Overall, rice porridge in Ghana is a flavorful and satisfying dish that is enjoyed by many as a breakfast staple or a nourishing meal option.
Tombrown with bread
Tombrown, also known as “Tom Brown” or “Tom Brown porridge,” is a popular Ghanaian breakfast cereal made from a blend of roasted corn, millet, and sometimes peanuts. It is a nutritious and energy-packed meal that is often consumed as a porridge.
While tombrown is commonly enjoyed on its own, it can also be paired with bread to create a more filling and balanced meal. The bread can be sliced bread, rolls, or any preferred type of bread.
To enjoy tombrown with bread, you can have a bowl of warm tombrown porridge alongside slices of bread. The bread can be toasted or eaten as is, and you can spread butter, jam, or any desired toppings on it. Alternatively, you can also dip the bread into the tombrown porridge as you eat.
This combination provides a blend of flavors and textures, with the tombrown providing a creamy and hearty base, while the bread adds a different texture and taste. It can be a satisfying and wholesome breakfast option in Ghana.
Remember, traditional culinary practices can vary, so there might be different ways to enjoy tombrown with bread depending on individual preferences or regional variations.
Waakye with shito/stew, meat/fish
Waakye is a popular Ghanaian dish made from a combination of rice and black-eyed peas. It is typically cooked with a blend of spices and served with various accompaniments. One common way to enjoy waakye is by pairing it with shito (a spicy black pepper sauce) or stew, along with meat or fish.
Shito is a dark, spicy sauce made from a blend of ingredients including black pepper, dried fish, shrimp, onions, garlic, and chili peppers. It has a rich and flavorful taste that complements the waakye. Shito is often spooned over the waakye or served on the side as a condiment.
Additionally, waakye can be served with stew, which is a flavorful sauce typically made from tomatoes, onions, garlic, and a variety of spices. The stew can be prepared with meat, such as beef or goat, or with fish, such as fried or grilled tilapia.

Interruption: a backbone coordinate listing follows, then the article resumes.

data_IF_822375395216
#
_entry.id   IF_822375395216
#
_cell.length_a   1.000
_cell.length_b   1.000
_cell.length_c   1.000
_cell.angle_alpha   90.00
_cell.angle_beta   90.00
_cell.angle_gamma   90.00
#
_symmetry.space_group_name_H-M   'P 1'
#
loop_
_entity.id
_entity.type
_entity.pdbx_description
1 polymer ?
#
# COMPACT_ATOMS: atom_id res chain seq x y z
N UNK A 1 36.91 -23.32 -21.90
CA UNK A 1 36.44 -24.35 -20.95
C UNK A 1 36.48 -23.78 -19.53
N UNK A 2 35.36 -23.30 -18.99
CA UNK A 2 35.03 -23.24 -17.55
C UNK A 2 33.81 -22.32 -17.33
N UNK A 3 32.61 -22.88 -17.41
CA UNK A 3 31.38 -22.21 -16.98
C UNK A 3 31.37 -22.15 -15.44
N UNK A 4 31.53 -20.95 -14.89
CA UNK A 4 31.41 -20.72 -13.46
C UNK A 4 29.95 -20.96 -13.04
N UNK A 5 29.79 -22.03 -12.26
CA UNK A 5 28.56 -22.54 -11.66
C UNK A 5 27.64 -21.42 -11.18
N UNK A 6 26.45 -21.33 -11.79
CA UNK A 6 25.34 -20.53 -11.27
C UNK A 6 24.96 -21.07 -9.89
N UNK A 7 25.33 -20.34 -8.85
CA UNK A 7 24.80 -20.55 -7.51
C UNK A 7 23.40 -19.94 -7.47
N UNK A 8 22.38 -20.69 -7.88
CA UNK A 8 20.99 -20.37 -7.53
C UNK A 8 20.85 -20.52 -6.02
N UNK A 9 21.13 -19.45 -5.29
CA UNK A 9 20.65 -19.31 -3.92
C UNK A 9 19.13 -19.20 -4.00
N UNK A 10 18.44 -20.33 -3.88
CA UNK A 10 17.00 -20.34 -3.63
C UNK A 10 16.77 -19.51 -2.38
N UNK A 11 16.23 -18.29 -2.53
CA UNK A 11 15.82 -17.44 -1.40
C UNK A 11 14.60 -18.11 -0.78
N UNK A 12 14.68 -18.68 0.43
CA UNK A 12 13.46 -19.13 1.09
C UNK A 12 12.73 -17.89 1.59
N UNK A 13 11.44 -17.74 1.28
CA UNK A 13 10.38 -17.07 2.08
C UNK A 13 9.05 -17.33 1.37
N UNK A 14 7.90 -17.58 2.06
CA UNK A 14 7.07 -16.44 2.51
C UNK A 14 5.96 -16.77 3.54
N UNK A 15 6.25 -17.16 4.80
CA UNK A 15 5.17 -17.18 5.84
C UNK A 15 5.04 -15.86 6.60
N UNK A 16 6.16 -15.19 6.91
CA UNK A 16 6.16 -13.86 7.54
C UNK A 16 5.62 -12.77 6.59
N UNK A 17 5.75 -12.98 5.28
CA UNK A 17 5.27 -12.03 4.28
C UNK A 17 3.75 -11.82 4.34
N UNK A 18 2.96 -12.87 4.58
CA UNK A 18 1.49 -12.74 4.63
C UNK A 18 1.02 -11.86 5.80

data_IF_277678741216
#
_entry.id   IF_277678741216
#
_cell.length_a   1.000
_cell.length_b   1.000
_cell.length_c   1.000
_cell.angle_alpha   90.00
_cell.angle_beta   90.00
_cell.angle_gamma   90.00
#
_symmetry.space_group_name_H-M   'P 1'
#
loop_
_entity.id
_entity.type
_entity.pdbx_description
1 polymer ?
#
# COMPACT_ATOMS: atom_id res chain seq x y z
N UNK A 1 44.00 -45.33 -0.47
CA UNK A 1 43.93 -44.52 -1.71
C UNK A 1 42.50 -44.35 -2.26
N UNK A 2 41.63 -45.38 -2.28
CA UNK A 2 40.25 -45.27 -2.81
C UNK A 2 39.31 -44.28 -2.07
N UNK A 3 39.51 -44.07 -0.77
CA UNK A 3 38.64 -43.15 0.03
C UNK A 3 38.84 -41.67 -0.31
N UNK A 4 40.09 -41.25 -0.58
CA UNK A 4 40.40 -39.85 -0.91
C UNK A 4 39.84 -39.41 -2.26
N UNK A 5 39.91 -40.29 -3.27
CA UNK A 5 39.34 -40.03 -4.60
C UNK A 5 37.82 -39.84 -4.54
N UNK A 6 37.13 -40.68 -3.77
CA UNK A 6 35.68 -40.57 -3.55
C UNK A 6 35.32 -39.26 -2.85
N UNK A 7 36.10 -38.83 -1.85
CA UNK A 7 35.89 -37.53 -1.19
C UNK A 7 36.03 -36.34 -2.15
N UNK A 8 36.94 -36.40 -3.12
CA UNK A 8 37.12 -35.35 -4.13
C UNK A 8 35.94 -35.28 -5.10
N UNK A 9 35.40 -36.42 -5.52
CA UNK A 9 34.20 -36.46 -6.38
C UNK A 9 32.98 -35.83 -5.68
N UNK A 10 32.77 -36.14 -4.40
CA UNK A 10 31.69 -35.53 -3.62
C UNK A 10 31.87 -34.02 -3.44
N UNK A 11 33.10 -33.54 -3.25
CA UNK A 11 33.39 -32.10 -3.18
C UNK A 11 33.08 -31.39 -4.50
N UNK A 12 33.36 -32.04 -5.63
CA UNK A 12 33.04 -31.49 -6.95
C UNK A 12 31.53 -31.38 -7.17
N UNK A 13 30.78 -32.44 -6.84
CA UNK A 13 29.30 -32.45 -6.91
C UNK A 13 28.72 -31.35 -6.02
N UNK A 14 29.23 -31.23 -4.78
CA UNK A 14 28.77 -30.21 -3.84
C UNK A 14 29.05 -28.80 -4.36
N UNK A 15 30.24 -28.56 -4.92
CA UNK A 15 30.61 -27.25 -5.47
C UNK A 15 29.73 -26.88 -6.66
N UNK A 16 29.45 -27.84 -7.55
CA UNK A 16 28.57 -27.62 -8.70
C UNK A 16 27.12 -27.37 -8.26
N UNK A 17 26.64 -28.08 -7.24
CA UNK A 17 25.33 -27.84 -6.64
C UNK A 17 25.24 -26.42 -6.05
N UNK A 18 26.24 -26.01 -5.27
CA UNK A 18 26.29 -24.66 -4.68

To enjoy waakye with shito or stew and meat/fish, you would typically serve a portion of waakye on a plate or in a bowl, top it with the shito or stew, and then add pieces of cooked meat or fish on the side. This combination creates a hearty and delicious meal with a mix of textures, flavors, and protein.
It’s worth noting that these are common accompaniments for waakye, but individual preferences can vary. Some people may prefer other condiments or sides to go with their waakye. Ultimately, the choice of accompaniments depends on personal taste and regional variations.
Rice and stew
Oats porridge with bread
Wheat porridge with bread
Coffee with bread
Kenkey and fiish
In Ghana, coffee with bread is also a common combination that is enjoyed by many people. It is often consumed as a quick breakfast or a snack throughout the day.
Ghanaians typically enjoy their coffee with sliced bread or buns. The bread can be white bread, wheat bread, or other locally available bread varieties. Buns, which are sweet, soft, and slightly dense, are also a popular choice to pair with coffee.
Ghanaians may have their coffee black or with added milk and sugar, according to their preference. The coffee can be instant coffee, brewed coffee, or a traditional Ghanaian coffee called “bru” made from roasted corn.
When it comes to serving coffee with bread in Ghana, you can toast the bread and enjoy it alongside a cup of hot coffee. Some people may spread butter, margarine, jam, or chocolate spread on the bread to add flavor and enhance the taste.